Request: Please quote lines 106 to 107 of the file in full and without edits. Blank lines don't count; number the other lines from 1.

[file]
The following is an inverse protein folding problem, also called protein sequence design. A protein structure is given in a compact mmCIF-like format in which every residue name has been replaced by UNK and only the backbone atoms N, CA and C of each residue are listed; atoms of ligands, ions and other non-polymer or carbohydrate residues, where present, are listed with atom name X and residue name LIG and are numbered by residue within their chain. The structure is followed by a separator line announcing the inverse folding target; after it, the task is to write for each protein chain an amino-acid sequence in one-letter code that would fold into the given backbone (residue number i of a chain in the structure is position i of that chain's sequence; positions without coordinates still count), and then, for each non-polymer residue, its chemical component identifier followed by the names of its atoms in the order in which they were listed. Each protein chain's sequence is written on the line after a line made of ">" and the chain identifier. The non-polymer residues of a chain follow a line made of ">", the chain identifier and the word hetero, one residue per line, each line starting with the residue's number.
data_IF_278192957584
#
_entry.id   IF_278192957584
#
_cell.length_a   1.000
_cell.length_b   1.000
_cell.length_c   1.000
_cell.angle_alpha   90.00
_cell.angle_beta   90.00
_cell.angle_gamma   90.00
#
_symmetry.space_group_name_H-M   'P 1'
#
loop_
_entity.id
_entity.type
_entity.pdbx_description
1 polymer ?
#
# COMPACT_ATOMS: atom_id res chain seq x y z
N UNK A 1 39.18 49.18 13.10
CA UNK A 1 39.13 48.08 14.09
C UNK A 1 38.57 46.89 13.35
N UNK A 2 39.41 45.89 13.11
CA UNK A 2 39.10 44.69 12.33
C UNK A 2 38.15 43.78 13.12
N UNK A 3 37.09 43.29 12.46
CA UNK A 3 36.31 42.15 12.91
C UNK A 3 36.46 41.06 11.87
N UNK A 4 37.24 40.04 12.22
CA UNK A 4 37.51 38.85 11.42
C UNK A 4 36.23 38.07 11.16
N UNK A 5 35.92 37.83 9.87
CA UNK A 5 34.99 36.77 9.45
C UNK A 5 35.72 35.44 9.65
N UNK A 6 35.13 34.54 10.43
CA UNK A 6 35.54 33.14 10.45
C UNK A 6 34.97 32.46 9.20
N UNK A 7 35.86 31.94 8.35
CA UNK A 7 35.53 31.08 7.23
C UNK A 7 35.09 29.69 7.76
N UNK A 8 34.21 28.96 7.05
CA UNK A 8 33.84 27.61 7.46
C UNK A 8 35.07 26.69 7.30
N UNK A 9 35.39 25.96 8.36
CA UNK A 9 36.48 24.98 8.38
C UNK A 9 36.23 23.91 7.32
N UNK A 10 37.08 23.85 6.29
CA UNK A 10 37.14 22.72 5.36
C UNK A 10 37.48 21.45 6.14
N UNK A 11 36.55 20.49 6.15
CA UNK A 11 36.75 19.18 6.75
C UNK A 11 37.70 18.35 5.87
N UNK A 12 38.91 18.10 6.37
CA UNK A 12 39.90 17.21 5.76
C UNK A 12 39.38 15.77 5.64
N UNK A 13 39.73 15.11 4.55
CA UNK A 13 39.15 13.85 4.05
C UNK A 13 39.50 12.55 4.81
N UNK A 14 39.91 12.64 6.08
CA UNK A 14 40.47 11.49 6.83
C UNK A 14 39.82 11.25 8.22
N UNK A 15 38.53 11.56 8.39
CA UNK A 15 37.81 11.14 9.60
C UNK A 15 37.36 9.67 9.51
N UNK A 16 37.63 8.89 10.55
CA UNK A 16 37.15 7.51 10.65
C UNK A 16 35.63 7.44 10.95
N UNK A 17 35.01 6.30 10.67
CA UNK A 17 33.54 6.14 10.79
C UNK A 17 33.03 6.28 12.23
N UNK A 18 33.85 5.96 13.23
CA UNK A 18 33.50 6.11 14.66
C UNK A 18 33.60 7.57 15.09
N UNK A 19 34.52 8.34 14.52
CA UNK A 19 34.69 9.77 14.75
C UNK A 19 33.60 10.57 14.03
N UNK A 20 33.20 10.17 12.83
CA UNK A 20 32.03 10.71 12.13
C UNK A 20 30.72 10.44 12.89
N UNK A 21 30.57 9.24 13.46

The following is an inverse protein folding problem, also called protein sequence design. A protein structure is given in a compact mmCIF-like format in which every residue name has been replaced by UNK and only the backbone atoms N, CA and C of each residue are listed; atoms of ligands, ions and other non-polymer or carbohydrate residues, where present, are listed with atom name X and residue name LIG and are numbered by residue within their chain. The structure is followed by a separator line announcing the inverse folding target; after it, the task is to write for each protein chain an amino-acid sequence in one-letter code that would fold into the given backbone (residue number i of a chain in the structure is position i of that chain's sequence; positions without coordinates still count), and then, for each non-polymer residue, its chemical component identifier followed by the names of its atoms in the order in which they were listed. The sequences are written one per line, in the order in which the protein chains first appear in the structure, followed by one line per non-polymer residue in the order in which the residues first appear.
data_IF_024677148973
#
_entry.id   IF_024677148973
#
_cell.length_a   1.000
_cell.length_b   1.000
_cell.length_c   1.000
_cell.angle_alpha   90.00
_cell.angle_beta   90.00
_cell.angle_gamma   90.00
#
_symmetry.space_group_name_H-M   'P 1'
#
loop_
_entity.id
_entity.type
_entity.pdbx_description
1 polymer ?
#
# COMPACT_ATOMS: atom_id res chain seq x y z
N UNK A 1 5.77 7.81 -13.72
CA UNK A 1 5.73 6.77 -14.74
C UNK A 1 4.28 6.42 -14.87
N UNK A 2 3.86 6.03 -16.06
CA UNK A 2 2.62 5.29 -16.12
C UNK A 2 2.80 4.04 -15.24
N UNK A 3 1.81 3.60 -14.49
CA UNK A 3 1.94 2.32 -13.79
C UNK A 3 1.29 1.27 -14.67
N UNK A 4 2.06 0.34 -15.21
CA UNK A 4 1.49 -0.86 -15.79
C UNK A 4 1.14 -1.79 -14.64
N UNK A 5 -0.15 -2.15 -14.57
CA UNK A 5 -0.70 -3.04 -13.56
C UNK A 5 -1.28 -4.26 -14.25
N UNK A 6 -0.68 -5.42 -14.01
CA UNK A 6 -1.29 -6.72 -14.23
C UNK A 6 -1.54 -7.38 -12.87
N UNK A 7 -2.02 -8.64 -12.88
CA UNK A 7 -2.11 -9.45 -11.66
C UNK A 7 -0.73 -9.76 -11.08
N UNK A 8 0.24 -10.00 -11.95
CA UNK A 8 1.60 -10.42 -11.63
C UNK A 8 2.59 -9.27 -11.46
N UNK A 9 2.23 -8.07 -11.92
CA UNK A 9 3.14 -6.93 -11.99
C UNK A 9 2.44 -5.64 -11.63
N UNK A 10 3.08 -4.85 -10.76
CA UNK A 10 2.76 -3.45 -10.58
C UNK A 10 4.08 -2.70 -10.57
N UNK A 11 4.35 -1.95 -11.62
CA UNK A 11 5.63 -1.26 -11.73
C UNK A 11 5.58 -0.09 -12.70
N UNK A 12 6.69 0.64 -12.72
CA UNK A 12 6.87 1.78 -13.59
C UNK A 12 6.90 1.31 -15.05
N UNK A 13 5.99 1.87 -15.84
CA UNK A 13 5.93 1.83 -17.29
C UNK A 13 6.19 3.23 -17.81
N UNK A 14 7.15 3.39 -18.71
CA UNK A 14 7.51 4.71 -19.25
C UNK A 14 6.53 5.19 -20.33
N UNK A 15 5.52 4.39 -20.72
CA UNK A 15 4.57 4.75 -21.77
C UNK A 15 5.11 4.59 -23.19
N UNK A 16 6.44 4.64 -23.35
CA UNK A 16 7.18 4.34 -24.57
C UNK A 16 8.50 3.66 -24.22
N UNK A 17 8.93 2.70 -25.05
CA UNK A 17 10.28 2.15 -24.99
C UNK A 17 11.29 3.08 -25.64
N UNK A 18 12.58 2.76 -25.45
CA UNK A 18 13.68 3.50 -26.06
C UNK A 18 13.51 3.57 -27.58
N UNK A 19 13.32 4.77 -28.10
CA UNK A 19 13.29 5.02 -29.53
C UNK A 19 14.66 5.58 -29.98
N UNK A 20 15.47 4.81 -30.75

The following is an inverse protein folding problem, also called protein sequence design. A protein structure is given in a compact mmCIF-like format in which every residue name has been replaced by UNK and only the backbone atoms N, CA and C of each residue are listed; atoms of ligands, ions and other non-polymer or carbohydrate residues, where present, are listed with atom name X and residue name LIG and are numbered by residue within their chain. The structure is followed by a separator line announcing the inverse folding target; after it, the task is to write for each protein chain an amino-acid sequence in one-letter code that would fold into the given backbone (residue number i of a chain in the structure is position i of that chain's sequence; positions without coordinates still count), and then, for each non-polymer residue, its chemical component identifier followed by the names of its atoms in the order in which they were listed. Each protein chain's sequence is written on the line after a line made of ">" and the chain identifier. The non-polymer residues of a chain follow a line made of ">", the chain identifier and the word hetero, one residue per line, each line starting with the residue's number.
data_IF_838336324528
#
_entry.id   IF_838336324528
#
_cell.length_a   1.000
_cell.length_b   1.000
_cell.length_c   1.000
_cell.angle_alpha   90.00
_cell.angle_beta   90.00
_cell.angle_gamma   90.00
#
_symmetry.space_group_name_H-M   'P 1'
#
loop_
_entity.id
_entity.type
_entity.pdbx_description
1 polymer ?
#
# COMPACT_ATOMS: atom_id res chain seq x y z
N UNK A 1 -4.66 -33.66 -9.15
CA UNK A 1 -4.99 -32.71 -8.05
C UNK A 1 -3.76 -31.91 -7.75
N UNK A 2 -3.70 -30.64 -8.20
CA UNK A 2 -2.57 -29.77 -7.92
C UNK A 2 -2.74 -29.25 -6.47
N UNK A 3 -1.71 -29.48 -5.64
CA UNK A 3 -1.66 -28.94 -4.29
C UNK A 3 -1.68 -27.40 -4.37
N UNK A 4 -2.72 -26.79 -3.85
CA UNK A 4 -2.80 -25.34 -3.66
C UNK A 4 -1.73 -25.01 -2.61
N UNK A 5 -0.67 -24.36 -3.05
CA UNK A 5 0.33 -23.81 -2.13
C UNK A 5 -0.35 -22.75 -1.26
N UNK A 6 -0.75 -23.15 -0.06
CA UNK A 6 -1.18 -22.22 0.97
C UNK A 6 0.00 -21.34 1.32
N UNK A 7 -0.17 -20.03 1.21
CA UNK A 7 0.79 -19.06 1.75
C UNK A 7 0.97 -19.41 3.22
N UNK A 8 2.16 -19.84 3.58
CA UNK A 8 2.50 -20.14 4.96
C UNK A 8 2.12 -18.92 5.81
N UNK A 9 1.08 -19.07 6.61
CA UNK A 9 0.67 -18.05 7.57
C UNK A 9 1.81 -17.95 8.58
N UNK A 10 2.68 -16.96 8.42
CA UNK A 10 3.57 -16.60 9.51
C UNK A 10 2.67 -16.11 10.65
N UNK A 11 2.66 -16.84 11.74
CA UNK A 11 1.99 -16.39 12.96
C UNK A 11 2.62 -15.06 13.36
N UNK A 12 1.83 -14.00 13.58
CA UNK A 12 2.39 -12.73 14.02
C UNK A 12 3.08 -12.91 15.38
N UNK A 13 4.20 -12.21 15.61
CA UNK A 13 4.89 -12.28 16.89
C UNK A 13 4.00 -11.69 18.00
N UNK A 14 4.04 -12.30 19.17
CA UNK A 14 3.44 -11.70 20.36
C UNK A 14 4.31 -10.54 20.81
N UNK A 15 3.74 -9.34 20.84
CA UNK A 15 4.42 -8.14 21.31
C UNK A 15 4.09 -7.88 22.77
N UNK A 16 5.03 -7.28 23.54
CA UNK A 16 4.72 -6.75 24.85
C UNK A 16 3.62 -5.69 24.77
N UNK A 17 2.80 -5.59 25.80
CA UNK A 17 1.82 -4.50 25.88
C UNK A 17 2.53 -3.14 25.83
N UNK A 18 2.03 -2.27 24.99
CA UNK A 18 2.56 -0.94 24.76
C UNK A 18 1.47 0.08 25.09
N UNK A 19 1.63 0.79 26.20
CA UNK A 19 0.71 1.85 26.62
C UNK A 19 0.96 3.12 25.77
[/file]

C UNK A 1 4.28 6.42 -14.87
N UNK A 2 3.86 6.03 -16.06